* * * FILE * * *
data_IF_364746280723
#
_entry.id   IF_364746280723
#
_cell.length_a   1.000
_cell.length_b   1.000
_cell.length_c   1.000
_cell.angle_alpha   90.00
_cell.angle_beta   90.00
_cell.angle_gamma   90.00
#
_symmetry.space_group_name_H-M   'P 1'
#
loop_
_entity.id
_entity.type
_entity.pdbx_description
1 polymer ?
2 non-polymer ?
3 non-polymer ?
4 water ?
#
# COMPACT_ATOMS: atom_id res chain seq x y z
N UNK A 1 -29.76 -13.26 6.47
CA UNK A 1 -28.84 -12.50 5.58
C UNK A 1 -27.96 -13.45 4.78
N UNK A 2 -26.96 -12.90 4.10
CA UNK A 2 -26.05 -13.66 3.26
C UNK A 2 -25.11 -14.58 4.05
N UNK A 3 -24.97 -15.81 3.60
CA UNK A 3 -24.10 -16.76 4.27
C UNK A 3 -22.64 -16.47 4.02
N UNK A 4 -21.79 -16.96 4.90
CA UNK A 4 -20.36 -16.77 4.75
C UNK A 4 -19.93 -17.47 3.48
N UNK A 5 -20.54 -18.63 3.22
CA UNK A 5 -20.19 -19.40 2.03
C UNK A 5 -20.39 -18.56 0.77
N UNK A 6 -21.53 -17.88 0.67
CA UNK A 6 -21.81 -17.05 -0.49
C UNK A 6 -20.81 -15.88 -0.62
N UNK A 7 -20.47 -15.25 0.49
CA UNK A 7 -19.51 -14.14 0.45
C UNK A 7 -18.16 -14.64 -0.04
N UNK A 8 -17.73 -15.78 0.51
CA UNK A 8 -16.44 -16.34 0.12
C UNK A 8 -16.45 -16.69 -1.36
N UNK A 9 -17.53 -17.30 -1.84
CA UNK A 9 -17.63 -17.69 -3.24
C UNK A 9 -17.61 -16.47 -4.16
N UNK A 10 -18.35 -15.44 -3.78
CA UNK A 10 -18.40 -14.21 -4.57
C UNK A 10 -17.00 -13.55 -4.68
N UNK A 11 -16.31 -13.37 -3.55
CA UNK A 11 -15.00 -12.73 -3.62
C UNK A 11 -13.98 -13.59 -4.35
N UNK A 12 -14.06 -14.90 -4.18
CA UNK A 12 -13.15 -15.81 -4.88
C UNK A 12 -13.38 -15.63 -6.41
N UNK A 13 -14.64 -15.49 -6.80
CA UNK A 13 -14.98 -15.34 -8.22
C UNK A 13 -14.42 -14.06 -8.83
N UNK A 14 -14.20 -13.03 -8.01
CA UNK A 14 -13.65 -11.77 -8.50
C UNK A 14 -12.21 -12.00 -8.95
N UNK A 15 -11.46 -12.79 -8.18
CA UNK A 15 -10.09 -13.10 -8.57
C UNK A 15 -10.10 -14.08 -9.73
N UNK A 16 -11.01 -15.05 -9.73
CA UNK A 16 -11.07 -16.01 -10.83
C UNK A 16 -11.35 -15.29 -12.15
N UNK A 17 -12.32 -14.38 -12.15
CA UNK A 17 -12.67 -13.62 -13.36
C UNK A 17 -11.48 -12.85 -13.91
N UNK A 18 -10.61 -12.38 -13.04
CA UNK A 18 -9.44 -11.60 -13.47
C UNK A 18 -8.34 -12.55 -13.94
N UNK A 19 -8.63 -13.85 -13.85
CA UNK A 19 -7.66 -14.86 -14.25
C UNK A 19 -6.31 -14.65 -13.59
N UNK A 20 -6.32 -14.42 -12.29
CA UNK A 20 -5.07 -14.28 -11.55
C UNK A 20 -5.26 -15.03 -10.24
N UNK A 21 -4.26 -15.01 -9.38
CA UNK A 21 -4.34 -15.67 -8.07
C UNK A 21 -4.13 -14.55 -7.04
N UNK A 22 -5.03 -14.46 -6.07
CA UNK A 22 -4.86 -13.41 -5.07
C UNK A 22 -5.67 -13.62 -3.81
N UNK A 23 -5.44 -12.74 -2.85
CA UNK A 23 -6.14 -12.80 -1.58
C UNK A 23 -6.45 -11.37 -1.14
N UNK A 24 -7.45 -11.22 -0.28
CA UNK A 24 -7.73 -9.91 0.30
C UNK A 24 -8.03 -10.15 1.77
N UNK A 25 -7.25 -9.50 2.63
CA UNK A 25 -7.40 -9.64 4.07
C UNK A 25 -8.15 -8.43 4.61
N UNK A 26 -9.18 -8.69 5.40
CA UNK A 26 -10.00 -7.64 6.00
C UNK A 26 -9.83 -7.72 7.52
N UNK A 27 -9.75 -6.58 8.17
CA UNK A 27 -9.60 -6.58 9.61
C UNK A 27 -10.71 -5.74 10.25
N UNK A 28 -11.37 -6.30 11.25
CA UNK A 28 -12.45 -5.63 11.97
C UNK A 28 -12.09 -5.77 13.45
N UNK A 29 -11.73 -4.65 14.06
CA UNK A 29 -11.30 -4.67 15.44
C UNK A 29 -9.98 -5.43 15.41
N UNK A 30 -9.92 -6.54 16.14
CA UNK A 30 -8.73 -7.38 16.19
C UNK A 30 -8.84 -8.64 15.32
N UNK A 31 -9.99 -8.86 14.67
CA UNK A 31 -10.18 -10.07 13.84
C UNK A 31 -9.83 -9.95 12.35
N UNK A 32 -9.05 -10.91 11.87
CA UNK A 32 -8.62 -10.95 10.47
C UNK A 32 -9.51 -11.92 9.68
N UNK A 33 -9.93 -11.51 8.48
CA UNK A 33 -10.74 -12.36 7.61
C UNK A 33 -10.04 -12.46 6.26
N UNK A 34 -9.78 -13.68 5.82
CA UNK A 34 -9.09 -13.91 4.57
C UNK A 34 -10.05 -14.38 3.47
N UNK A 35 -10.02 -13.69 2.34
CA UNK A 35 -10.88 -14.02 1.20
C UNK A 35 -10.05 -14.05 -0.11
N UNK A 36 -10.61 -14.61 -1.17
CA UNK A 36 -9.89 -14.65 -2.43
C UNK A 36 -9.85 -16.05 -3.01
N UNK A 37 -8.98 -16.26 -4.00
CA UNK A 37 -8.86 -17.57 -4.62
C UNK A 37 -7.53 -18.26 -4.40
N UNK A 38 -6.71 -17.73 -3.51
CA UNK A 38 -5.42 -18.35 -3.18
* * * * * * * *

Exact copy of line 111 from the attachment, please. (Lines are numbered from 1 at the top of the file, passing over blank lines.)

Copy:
N UNK A 30 -9.92 -6.54 16.14